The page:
Is Parkhouse Hill Britain’s best little hill? There is some stiff competition for this title; Loughrigg Fell with its beautiful misty morning views across Windermere has long been a favourite of mine, whilst north of the border Stac Pollaidh, or Stac Polly as it is affectionately known, lays a pretty strong claim to this title. With some things in life little is often better and hills are no different, especially when you don’t have the time or the daylight for an epic 8 hour adventure. There are loads of great little hills across these isles that we can nip up to blow off some cobwebs on the way home from work, clear our minds when we need some respite from life’s troubles, or simply to get a much needed mountain fix.
I discovered Parkhouse Hill last year and it’s slowly becoming my new favourite little hill. I say discovered – it’s been there for about 350 millions years – but I mean that it is new to me. The White Peak area of the Peak District is not been somewhere I had ventured too often on my hill walking outings until last year but I’ve been back several times since, and mainly because of Parkhouse Hill, and its equally appealing neighbour Chrome Hill.
Both hills are limestone reef knolls, formed as atolls when they were on the bed or a tropical sea all those years ago, and because of their geological features they have been designated as Sites of Special Scientific Interest. My interest is not so much geological – there is only so much geology chat that I can fit into one life time (apologies to any reading geologists, you do a grand job but let’s keep it light) – but it is in form and whether or not I can climb up it.
For such a little hill Parkhouse Hill just looks so epic. It is the Matterhorn’s mini-me; similar in shape with its steep sided peak reaching up higher than it should, but covered in green grass and seemingly dropped into the rolling dales of the Derbyshire countryside. The drops on the north side are severe enough. It’s not quite the north face of the Eiger but you certainly don’t want to wander too close to that edge.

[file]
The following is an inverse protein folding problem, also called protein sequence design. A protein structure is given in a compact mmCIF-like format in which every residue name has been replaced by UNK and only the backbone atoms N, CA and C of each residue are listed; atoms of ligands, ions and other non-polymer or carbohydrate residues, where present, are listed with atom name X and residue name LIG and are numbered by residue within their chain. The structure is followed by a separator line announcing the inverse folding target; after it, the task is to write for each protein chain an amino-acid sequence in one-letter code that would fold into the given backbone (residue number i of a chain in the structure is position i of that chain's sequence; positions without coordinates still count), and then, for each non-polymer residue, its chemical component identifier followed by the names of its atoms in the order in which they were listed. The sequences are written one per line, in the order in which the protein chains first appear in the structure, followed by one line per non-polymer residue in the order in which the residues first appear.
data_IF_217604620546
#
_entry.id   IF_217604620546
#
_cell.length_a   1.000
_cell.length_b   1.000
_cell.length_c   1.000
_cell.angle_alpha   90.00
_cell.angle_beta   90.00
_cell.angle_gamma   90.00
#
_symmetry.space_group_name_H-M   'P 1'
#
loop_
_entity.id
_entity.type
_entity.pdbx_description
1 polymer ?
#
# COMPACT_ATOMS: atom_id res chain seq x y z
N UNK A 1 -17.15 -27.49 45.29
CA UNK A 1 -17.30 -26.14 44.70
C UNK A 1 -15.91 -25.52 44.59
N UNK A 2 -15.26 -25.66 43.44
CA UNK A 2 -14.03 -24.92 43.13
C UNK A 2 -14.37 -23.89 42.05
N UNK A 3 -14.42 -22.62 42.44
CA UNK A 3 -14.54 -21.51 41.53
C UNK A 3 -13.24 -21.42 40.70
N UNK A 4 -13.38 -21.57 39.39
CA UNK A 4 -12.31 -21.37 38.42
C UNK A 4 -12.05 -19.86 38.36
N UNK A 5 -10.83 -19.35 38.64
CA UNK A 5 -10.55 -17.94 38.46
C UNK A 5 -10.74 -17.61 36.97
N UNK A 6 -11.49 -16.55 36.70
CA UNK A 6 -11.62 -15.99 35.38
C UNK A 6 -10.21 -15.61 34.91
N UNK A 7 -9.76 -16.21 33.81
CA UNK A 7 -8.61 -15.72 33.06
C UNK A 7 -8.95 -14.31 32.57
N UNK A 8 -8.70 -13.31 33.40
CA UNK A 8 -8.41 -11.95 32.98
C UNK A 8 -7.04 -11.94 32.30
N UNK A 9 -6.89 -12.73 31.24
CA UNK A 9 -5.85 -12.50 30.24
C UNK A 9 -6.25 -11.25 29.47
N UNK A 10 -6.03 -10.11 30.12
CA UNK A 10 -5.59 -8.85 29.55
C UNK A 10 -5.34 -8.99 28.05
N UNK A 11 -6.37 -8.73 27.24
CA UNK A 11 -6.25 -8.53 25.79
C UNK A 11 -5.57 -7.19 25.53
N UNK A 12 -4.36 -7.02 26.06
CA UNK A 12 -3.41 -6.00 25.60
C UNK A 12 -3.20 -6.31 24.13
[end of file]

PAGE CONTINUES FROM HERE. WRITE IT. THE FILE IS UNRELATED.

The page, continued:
You are up it no time, it’s a brisk 10-15 minutes from the base to the top but it is not without difficulties. It is very steep. If you approach from the west then the first obvious route you will see involves a short scramble up a well worn gully, although if you continue around that western edge and onto its north-side you will find a worn grass path that will take you on a more dignified route to the top. The easiest route of all is from the east side which involves a gentler walk up the ridge on that side to the rocky outcrop on its peak.
There are a couple of different starting points for walking in this area. Glutton Bridge is closest to Parkhouse Hill and there are some parking spots on verges on the main road, but a better bet is to head to Hollinsclough where there is a parking bay near the red telephone box outside Home Farm. There are lots of different routes that you can link up make the walk as long as you want, and take in some of the other hills such as Hitter Hill, High Edge, and High Wheeldon which can be accessed easily from the village of Longnor.
My preferred route is a circular route from Hollinsclough, up on to Parkhouse Hill, before heading to Chrome Hill, Tor Rock, over to the limestone pathway near High Edge, down to Booth Farm, and back to the starting point via a last up and over on Hollins Hill which offers great views across to Chrome Hill.
The views at the top of Parkhouse Hill are fabulous and there is a great contrast with the flat farmer’s fields below you and the sheep grazing therein. Standing at the top you feel like you have conquered some alpine peak, but you only started your ascent a short time before. Your eye is drawn to the west and the larger Chrome Hill. It’s not quite as aesthetically pleasing as Parkhouse Hill but it’s similar in shape with some pretty steep sided drops on its north east side.
The walk up to Chrome Hill is gentler than Parkhouse Hill but it’s still testing enough to fire your heart rate up, particular the section after the beautiful sycamore tree that leads you to its peak.
There is a sweet spot somewhere between the tree and the top where you need to turn around for the best view of Parkhouse Hill. From this angle, it looks like a sleeping dinosaur or stegosaurus, particularly if you have started your walk early on on a chilly day and there is some early morning mist lingering about. There is some fun to be had on Chrome Hill, exploring the limestone knolls and ridges after its peak and the little archway, before heading past Tor Rock and to the rest of the route.
There are lots of other great routes to explore in the White Peak, and the Peak District in general. It is such a beautiful and accessible place. However, I don’t think I’ll find a hill that I like more than Parkhouse Hill. It’s my new favourite little hill. Which one is yours?